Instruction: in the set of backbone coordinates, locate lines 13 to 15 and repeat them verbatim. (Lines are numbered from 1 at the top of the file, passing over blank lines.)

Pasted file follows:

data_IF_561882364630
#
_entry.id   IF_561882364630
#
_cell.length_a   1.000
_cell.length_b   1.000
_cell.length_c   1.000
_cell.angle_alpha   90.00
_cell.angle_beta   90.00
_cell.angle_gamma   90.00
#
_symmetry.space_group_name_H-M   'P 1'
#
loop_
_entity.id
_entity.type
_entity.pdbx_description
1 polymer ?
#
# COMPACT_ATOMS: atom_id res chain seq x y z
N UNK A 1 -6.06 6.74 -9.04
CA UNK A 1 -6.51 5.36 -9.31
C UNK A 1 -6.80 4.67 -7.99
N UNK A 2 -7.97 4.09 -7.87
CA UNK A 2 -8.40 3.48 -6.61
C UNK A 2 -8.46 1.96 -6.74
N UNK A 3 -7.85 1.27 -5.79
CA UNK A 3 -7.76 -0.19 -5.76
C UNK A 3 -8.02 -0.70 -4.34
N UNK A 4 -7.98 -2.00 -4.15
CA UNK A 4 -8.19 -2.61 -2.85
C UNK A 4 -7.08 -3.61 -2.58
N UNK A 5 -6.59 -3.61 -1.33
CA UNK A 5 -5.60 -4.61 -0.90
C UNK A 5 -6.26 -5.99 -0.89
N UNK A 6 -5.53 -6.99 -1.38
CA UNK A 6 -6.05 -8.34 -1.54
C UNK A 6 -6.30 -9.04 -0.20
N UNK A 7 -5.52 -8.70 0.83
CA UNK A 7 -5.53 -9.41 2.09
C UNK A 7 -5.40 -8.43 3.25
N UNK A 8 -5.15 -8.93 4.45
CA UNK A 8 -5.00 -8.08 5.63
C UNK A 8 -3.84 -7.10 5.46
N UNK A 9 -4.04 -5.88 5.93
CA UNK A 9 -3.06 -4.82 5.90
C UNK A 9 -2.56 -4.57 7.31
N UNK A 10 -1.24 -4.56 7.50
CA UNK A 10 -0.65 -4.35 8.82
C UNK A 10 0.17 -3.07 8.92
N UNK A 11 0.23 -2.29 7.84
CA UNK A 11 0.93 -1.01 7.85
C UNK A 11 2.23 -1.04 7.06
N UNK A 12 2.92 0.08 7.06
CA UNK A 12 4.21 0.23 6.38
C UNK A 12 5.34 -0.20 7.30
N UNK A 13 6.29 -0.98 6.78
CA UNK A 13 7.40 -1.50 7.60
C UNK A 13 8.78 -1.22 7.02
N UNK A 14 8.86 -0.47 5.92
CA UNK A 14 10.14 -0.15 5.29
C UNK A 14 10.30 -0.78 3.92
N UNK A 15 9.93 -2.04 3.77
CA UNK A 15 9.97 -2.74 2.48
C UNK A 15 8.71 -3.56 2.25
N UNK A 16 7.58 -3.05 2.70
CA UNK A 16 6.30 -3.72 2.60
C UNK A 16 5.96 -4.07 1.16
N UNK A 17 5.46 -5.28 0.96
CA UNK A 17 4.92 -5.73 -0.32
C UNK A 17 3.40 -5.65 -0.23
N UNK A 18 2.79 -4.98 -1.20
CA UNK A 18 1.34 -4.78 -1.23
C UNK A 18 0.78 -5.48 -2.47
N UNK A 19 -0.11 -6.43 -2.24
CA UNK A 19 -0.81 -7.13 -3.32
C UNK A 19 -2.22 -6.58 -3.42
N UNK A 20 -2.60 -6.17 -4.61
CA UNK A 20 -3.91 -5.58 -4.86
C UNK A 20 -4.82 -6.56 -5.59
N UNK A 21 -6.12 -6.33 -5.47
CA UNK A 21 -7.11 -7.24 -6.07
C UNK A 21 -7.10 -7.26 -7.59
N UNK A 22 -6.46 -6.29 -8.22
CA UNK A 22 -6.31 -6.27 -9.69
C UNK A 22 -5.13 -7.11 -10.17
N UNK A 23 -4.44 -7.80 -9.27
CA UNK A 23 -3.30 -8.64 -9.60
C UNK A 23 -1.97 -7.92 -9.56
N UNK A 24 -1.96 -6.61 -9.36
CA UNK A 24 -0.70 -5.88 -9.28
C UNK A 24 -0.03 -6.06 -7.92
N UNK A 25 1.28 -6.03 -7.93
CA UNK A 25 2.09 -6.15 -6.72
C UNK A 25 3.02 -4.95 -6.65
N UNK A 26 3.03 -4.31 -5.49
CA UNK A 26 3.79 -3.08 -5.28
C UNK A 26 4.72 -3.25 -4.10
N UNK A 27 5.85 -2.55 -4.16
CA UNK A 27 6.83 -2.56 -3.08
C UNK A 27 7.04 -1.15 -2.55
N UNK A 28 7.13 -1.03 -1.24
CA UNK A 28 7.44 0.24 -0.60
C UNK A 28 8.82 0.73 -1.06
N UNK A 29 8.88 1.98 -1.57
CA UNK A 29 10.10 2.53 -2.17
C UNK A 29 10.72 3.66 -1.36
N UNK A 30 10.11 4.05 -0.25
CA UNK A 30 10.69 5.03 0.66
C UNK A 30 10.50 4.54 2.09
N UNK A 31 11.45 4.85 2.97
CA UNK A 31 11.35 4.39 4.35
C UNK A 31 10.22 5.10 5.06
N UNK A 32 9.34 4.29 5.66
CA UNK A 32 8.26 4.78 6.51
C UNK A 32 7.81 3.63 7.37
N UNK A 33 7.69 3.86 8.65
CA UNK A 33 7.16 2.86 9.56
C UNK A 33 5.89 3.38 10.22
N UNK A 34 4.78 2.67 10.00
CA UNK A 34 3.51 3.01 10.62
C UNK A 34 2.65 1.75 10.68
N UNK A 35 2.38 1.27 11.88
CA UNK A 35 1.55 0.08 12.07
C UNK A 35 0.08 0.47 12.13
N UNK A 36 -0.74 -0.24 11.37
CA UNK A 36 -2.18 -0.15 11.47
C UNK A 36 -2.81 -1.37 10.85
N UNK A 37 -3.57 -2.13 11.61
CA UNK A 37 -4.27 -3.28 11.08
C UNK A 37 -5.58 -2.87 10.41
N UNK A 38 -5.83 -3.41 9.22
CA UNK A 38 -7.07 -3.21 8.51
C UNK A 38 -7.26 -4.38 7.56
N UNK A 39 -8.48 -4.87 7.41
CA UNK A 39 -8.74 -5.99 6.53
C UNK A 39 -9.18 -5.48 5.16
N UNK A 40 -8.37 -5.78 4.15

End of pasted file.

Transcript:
#
loop_
_entity.id